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1919 – The Staatliches Bauhaus school was founded by Walter Gropius in Weimar. 

Commonly known simply as Bauhaus, it  was a school in Germany that combined crafts and the fine arts, and was famous for the approach to design that it publicized and taught. It operated from 1919 to 1933.

The Bauhaus style became one of the most influential currents in Modernist architecture and modern design and had a profound influence upon subsequent developments in art, architecture, graphic design, interior design, industrial design, and typography.

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1948 – Jimmy Cliff born.  Jamaican musician, singer and actor, best known among mainstream audiences for songs such as “Wonderful World, Beautiful People”, “The Harder They Come,” “Sitting in Limbo”, “You Can Get It If You Really Want” and “Many Rivers to Cross” from the soundtrack of the 1972 film  The Harder They Come, which helped popularize reggae across the world;  Cliff starred as Ivanhoe “Ivan” Martin.  Arriving in Kingston from the country, he tries to make it in the recording business, but without success.

Eventually, he turns to a life of crime. The soundtrack album of the film was a huge success that sold well across the world, bringing reggae to an international audience for the first time. It remains one of the most internationally significant films to have come out of Jamaica since independence.

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1949 – Gil Scott-Heron born. American soul and jazz poet, musician, and author, known primarily for his work as a spoken word performer in the 1970s and ’80s.
His collaborative efforts with musician Brian Jackson featured a musical fusion of jazz, blues, and soul, as well as lyrical content concerning social and political issues of the time, delivered in both rapping and melismatic vocal styles.

 His own term for himself was “bluesologist“, which he defined as “a scientist who is concerned with the origin of the blues.” His music, most notably on Pieces of a Man and Winter in America in the early 1970s, influenced and helped engender later African-American music genres such as hip hop and neo soul.

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1976 – Max Ernst died. German painter, sculptor, graphic artist, and poet. A prolific artist, Ernst was a primary pioneer of the Dada movement and Surrealism.

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1984 – Marvin Gaye died. American singer-songwriter and musician. Gaye helped to shape the sound of Motown Records in the 1960s with a string of hits including “How Sweet It Is (To Be Loved By You)” and “I Heard It Through the Grapevine” and duet recordings with Mary Wells and Tammi Terrell.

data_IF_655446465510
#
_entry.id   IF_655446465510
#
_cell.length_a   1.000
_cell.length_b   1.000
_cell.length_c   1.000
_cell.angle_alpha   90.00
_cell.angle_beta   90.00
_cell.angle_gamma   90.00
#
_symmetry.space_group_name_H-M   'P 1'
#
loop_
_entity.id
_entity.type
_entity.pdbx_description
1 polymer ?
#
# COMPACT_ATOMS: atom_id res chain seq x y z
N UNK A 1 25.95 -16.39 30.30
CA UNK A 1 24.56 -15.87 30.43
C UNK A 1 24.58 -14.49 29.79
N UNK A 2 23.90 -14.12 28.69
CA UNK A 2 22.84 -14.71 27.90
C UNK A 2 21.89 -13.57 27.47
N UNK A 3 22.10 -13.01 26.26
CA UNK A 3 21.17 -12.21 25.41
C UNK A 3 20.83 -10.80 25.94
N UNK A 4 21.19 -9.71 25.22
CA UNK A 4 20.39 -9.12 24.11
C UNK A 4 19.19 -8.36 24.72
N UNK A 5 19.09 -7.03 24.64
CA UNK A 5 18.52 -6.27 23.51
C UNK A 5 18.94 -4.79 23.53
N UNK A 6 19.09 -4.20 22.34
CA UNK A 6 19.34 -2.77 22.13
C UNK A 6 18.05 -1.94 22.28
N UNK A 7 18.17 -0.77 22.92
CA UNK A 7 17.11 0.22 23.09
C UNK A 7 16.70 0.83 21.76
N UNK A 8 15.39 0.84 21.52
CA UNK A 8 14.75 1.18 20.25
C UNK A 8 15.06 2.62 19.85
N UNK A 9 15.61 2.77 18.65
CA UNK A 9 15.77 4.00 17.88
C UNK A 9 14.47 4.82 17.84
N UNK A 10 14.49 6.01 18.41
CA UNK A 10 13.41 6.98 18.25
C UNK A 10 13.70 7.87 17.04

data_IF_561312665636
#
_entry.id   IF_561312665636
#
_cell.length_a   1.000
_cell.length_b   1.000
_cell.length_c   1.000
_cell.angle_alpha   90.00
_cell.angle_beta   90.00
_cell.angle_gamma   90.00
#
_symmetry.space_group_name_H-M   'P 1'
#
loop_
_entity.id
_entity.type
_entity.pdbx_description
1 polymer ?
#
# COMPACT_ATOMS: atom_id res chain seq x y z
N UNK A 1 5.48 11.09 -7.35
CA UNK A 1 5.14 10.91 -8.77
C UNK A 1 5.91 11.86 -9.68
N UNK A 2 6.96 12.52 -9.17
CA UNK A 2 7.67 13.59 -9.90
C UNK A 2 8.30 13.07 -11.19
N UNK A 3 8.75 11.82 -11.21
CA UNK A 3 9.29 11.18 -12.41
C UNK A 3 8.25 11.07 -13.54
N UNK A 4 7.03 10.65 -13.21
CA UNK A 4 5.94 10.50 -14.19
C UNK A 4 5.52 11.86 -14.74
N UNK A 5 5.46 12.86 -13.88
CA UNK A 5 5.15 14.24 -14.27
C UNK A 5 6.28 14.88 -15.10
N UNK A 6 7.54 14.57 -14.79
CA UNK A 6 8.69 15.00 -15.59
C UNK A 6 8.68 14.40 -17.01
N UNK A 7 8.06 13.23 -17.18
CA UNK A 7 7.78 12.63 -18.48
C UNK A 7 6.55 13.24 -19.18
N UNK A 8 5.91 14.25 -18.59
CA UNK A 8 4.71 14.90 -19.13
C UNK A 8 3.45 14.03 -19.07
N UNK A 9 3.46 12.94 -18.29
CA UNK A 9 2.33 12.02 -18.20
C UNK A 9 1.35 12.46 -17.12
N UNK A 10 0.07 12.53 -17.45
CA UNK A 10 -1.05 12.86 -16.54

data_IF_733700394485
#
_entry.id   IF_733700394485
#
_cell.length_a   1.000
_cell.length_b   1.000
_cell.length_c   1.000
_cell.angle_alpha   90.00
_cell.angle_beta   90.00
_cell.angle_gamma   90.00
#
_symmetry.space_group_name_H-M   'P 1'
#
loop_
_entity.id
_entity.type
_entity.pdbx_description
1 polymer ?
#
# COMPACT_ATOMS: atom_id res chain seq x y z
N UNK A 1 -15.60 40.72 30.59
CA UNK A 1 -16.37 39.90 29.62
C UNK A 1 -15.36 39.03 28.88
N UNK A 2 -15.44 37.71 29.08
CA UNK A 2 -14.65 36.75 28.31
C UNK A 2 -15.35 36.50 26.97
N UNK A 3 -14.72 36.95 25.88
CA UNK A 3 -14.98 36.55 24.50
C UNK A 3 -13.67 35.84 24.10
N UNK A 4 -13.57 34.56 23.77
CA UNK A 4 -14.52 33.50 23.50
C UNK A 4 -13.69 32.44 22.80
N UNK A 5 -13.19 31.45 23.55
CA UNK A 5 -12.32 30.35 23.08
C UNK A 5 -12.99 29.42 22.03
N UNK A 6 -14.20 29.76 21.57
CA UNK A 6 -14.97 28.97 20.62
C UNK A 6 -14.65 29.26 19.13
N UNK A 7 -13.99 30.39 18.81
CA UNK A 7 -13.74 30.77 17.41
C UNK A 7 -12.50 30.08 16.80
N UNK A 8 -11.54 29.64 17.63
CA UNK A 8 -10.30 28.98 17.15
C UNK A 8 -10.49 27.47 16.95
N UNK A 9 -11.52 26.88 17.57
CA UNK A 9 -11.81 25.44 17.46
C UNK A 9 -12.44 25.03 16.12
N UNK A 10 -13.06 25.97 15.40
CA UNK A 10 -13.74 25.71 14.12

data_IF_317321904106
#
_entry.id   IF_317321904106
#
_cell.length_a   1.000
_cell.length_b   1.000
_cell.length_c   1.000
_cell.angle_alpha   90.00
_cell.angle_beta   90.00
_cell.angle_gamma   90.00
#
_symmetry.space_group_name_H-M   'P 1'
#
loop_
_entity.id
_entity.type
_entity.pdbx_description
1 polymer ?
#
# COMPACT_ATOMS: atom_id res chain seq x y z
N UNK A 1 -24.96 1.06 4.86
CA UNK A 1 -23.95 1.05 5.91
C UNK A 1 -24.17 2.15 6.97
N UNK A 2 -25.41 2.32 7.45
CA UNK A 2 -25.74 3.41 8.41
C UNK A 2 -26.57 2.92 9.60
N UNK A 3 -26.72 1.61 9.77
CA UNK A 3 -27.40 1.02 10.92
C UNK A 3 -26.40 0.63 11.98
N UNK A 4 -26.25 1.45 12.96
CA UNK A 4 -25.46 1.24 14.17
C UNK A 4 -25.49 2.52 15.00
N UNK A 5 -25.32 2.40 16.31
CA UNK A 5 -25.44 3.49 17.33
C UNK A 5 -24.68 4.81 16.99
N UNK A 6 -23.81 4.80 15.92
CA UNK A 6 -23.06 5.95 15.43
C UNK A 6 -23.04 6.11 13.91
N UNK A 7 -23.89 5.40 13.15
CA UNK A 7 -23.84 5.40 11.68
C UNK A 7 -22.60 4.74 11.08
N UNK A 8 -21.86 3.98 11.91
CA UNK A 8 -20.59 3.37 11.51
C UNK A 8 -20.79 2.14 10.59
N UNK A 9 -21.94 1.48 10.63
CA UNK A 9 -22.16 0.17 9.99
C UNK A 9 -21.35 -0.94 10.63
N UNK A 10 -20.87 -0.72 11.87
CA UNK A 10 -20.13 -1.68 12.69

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Almanac – February 13

1692 – Massacre of Glencoe: About 78 Macdonalds at Glen Coe, Scotland were killed early in the morning for not promptly pledging allegiance to the new king, William of Orange.

The massacre began simultaneously in three settlements along the glen—Invercoe, Inverrigan, and Achnacon—although the killing took place all over the glen as fleeing MacDonalds were pursued.

Thirty-eight MacDonalds from the Clan MacDonald of Glencoe were killed by the guests who had accepted their hospitality,  another forty women and children died of exposure after their homes were burned.

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1945 –  Royal Air Force bombers were dispatched to Dresden, Germany to attack the city with a massive aerial bombardment. In four raids between 13 and 15 February , 722 heavy bombers of the  RAF and 527 of the United States Army Air Forces dropped more than 3,900 tons of high-explosive bombs and incendiary devices on the city. The resulting firestorm destroyed fifteen square miles  of the city centre. At least 22,000 people were killed, probably more – estimates vary.

Lothar Metzger, a survivor, remembered  –

It is not possible to describe! Explosion after explosion. It was beyond belief, worse than the blackest nightmare. So many people were horribly burnt and injured. It became more and more difficult to breathe. It was dark and all of us tried to leave this cellar with inconceivable panic. Dead and dying people were trampled upon, luggage was left or snatched up out of our hands by rescuers. The basket with our twins covered with wet cloths was snatched up out of my mother’s hands and we were pushed upstairs by the people behind us. We saw the burning street, the falling ruins and the terrible firestorm. My mother covered us with wet blankets and coats she found in a water tub.

We saw terrible things: cremated adults shrunk to the size of small children, pieces of arms and legs, dead people, whole families burnt to death, burning people ran to and fro, burnt coaches filled with civilian refugees, dead rescuers and soldiers, many were calling and looking for their children and families, and fire everywhere, everywhere fire, and all the time the hot wind of the firestorm threw people back into the burning houses they were trying to escape from.

I cannot forget these terrible details. I can never forget them.

Kurt Vonnegut‘s  Slaughterhouse-Five (1969) is a satirical novel that used some elements from his experiences as a prisoner of war at Dresden during the bombing.